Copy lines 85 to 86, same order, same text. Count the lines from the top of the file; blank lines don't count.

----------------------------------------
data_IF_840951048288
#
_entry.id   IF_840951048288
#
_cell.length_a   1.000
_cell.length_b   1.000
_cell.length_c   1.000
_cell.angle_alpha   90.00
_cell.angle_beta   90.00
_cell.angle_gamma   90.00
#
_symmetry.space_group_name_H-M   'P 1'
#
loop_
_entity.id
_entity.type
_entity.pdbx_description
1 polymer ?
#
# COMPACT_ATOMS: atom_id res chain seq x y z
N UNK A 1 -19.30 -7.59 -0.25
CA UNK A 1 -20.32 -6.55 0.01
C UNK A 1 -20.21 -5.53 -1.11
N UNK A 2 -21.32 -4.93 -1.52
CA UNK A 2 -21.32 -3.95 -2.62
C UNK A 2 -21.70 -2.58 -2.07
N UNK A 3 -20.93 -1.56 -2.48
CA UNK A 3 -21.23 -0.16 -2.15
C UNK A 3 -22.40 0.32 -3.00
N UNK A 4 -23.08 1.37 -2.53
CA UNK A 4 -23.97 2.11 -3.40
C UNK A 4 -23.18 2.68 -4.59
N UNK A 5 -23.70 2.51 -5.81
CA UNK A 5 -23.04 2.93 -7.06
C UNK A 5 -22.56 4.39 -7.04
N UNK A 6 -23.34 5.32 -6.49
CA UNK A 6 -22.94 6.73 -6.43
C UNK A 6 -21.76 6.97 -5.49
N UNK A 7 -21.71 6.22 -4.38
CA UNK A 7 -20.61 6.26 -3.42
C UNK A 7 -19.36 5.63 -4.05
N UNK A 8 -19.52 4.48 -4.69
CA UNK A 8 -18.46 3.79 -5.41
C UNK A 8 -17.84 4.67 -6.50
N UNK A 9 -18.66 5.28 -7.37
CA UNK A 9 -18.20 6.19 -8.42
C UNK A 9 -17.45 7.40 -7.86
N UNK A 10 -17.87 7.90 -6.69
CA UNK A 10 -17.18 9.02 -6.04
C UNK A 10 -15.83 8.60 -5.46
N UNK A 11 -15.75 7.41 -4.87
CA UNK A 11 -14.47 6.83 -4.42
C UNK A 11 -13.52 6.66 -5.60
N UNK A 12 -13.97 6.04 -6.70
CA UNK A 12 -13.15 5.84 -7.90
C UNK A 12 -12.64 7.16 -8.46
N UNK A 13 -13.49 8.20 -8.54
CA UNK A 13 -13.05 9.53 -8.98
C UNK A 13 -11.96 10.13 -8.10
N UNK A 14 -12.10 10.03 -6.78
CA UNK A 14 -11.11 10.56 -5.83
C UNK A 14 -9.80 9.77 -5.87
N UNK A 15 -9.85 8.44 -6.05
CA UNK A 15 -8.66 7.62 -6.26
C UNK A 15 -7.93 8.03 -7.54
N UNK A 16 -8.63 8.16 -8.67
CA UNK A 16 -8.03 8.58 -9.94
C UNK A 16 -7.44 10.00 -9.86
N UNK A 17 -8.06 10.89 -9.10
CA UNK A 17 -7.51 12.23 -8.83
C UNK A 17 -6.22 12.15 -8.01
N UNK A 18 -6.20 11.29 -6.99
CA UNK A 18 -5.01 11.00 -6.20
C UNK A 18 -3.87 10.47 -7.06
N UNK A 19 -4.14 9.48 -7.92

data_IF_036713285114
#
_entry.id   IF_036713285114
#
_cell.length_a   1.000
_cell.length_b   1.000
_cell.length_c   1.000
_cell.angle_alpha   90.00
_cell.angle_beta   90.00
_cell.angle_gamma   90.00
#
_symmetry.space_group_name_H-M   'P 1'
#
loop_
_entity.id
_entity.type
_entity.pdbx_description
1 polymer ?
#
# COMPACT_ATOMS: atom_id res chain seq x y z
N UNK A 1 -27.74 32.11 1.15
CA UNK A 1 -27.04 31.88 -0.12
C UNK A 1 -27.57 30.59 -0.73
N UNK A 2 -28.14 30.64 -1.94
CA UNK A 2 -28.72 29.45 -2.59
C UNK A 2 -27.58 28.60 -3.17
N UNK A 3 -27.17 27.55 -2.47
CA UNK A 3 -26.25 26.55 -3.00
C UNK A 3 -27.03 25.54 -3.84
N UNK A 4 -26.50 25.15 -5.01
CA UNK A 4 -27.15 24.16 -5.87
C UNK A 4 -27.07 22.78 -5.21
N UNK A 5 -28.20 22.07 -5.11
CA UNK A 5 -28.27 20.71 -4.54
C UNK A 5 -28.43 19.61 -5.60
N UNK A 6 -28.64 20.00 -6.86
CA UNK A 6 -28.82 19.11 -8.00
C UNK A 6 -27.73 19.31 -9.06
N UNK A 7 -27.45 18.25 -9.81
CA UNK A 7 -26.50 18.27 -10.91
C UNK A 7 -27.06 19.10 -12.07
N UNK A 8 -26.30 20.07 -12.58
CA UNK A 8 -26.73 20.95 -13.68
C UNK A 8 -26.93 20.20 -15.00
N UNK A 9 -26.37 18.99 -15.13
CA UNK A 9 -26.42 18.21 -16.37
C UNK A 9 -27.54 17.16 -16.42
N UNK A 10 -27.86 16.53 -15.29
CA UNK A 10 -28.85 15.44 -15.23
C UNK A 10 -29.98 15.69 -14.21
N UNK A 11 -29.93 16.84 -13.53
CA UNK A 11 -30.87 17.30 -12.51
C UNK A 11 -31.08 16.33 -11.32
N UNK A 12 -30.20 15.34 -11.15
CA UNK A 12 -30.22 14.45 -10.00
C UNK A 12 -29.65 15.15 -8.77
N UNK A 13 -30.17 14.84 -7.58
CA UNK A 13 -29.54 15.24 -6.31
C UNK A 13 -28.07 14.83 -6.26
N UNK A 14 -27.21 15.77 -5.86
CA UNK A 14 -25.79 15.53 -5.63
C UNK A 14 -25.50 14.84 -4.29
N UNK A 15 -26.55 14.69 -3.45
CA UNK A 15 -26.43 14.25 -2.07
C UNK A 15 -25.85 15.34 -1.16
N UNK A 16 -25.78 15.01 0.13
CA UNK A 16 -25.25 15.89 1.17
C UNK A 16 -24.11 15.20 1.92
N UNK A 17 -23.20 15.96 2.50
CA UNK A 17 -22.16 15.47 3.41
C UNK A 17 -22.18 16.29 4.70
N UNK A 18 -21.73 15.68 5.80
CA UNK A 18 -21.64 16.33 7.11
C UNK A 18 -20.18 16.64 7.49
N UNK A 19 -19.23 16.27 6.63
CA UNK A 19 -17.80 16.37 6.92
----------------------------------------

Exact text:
_cell.angle_gamma   90.00
#